“History doesn’t repeat itself, but it does rhyme.”
— Mark Twain

New (and Brilliant) from Penguin China – Lao She’s Great Novel of 1920s London, Mr Ma and Son

Posted: September 7th, 2013 | No Comments »

Personally, I could not be more thrilled that William Dolby’s translation of Mr Ma and Son is finally out and available (with an intro by Julia Lovell and a fantastic Limehouse Chinatown cover!) – a great Lao She novel and a great novel of 1920s London (and for those who like it, Lao She and London then a perfect companion read is Anne Witchard’s Lao She in London (Royal Asiatic Society-Hong Kong University Press, 2012), which sets the scene and describes the milieu perfectly.

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‘Lao She’s bittersweet tale of a clash of cultures, generations and politics in twenties London has never been better brought to life than in Dolby’s marvelously fluent translation. This is the city as you have never seen it before, caught through Asian eyes, and by one of China’s finest modern novelists.’
                                    - Robert Bickers, author of Empire Made Me and The Scramble for China

‘At last a translation of Lao She’s neglected masterpiece that does justice to his comic genius.’
                                    – Anne Witchard, author of Lao She in London

‘This is an acute observation of London through the eyes of China’s supreme social observer of the twentieth century.’
                                    - Paul French, author of Midnight in Peking and The Badlands: Decadent Playground of Old Peking

Mr Ma and his son Ma Wei move to London from China to run an antiques shop and find that their presence brings with it mixed feelings and deeply rooted cultural misconceptions. As they try to navigate the streets of London and the social conventions thrown at them by 1920s English society, the Mas encounter all sorts from their well-meaning landlady and her carefree daughter, to old China hands the Reverend Ely and his formidable wife. And, as the Mas go about building their new lives in London, finding love in unexpected places, and striving to maintain a sense of cultural self, their own relationship finds itself tested.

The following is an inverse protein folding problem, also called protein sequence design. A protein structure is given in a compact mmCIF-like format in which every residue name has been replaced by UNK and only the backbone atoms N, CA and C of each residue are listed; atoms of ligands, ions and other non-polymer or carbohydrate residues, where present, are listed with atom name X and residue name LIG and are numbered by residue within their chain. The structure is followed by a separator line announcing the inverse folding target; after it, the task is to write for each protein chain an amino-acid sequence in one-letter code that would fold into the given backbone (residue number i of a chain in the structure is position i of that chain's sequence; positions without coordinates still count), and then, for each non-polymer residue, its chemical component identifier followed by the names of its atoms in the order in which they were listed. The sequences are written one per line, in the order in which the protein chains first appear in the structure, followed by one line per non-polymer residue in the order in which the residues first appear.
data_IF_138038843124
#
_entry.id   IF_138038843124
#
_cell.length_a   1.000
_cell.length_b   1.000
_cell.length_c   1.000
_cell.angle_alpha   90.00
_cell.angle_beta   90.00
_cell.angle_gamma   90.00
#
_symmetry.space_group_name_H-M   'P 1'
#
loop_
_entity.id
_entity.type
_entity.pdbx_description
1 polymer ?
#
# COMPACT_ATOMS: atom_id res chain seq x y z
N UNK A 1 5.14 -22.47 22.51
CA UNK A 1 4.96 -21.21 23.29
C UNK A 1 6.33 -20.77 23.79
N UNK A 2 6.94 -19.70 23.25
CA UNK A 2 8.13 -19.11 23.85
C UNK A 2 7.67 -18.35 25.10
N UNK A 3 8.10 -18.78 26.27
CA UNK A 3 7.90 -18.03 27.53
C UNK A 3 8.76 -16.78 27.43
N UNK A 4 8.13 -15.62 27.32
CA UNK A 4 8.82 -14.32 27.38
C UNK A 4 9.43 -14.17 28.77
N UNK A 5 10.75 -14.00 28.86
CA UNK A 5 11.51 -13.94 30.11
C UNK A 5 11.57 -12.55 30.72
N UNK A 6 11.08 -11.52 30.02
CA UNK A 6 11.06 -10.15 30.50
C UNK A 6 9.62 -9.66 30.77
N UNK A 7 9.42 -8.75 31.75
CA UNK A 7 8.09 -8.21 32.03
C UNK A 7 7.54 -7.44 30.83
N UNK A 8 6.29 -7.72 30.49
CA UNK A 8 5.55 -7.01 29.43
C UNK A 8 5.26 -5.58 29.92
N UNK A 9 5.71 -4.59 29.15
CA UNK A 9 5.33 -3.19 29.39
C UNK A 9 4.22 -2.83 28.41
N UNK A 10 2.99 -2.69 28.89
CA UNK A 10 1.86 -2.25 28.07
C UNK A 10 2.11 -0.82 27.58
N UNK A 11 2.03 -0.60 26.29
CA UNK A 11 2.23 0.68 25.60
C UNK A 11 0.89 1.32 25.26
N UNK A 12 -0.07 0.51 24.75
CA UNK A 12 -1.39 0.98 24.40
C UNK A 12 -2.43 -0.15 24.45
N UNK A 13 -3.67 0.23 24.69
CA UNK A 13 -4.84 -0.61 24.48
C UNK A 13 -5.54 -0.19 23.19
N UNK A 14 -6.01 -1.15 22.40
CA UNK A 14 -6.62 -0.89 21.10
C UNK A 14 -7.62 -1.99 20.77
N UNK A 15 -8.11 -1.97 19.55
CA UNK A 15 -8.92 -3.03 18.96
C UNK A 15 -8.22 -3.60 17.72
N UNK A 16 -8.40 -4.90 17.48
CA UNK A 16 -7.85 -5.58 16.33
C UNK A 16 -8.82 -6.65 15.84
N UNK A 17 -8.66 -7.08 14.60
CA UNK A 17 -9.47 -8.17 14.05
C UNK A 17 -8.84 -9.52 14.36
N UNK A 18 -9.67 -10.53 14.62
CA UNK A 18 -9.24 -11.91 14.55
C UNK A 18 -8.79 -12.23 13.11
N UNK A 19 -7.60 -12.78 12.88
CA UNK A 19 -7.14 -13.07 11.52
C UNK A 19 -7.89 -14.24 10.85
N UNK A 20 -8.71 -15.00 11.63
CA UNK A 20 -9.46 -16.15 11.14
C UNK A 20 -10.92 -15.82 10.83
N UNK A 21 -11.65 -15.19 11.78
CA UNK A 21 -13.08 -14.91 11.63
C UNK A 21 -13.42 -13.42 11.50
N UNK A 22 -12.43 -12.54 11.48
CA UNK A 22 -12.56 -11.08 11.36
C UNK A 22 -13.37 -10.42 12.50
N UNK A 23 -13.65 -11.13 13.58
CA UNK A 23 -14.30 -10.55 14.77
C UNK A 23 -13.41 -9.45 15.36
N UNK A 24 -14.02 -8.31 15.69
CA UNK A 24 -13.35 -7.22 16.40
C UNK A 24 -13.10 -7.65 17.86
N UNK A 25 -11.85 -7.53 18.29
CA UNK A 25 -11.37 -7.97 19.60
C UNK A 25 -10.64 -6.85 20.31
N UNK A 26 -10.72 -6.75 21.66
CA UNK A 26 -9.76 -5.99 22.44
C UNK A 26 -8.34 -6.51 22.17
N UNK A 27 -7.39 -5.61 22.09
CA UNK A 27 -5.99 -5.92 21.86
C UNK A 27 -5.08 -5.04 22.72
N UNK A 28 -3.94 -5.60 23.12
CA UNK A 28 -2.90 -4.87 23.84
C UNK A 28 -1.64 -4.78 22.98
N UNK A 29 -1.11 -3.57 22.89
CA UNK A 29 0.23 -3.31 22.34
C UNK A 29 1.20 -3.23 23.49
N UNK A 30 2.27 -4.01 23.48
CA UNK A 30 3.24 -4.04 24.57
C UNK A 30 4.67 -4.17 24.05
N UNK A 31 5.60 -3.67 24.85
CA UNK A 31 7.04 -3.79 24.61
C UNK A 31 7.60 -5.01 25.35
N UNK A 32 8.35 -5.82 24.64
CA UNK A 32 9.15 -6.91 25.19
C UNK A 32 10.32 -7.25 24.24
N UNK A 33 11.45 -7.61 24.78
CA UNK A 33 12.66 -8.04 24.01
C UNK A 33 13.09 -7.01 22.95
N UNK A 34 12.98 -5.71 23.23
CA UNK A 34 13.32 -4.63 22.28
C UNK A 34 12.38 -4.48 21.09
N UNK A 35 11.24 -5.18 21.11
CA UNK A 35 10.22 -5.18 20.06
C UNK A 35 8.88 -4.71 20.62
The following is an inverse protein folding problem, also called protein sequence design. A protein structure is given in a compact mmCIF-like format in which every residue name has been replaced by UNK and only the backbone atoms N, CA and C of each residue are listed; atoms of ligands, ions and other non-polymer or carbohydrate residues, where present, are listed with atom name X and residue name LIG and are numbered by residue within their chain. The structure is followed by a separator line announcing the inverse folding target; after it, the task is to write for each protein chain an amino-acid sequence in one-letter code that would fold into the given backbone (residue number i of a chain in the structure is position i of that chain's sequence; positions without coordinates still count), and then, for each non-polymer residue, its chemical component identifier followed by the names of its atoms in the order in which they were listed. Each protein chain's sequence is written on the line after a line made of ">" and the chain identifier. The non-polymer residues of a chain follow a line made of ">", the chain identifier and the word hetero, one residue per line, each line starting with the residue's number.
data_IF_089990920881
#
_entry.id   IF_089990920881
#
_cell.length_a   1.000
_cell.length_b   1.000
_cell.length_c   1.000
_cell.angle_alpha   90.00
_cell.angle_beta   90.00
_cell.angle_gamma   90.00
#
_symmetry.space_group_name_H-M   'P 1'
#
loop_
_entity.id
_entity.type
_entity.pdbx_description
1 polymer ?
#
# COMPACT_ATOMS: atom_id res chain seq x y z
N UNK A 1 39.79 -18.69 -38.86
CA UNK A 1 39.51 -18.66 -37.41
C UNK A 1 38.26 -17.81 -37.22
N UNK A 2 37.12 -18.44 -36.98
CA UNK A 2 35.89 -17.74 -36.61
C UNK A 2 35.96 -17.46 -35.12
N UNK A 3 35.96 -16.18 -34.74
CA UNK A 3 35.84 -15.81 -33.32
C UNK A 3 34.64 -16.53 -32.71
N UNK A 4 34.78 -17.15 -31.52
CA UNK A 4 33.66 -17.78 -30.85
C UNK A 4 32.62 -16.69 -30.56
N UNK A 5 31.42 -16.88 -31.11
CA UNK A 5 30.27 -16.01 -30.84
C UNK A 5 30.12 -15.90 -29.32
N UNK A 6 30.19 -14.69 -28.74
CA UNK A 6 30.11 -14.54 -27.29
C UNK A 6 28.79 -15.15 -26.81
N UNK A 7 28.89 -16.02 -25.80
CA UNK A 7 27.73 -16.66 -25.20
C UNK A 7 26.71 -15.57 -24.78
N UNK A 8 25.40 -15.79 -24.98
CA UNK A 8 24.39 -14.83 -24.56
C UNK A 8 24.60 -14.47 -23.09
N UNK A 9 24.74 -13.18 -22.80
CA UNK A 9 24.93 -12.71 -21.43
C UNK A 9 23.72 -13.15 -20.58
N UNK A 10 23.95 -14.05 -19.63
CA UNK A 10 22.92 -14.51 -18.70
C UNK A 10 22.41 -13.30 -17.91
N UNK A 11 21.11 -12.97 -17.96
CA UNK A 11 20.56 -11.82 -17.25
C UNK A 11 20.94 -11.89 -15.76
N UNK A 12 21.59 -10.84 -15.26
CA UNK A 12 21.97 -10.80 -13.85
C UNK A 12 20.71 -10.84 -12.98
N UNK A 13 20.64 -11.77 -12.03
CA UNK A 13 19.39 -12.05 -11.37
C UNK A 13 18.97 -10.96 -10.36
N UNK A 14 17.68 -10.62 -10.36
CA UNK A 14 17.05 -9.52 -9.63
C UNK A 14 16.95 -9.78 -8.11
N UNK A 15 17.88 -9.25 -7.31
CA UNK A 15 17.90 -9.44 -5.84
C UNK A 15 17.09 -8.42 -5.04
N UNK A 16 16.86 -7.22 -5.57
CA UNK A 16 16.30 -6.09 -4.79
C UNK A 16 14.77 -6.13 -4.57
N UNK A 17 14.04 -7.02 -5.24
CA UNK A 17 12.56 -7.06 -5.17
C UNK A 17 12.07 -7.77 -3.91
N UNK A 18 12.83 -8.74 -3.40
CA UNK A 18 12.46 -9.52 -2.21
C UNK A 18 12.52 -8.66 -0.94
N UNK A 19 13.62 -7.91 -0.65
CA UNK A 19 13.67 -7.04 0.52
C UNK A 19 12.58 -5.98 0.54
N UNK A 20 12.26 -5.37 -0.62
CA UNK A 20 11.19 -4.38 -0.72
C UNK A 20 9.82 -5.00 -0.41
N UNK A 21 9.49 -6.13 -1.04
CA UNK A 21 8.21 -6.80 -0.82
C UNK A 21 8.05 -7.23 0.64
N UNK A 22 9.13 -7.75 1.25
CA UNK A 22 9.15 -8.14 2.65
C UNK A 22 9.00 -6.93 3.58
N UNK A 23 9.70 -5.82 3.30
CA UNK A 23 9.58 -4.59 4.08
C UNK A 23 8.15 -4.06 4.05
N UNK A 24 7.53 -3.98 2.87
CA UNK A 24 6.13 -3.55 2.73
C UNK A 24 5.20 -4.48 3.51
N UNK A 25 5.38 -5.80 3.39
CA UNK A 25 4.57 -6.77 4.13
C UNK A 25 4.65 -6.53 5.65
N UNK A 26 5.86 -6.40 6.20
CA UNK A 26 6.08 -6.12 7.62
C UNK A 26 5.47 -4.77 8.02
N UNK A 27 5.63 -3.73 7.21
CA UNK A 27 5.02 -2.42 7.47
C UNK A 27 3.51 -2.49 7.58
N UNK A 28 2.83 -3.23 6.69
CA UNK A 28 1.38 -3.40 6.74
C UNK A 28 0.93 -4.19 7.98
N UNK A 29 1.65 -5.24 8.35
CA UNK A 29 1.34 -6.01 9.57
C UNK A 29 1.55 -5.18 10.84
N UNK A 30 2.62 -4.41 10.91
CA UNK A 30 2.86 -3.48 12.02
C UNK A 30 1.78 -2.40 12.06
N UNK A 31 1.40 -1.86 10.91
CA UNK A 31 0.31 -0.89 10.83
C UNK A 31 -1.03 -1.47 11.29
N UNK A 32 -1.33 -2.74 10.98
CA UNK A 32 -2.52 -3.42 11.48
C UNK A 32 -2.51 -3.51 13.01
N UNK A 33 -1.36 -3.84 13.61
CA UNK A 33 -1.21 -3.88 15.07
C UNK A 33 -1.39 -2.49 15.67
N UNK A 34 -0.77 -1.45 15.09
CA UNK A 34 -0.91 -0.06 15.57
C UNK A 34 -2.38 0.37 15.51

Based on his own experiences in London, Lao She’s Mr Ma and Son is a compelling account of an often overlooked slice of London history. A witty story of cultural give-and-take written by one of China’s best-loved writers, Mr Ma and Son was a significant contributor to the early twentieth-century conversation on Sino-British relations and it is a masterpiece of the modern classical cannon.

 

Lao She was born in Peking in 1899 to a poor Manchu family. In his mid-twenties, Lao She left China to teach Chinese at the University of London. In London he developed an appetite for English literature. By the time he returned to China, he was an established author, known for his humourist style, and he continued to write novels, non-fiction works, and plays. In the sixties, Lao She was labelled an anti-Maoist and a counter-revolutionary by the Red Guards. In August 1966 he committed suicide in Peking. In 1979 Lao She was posthumously rehabilitated by the Communist Party.

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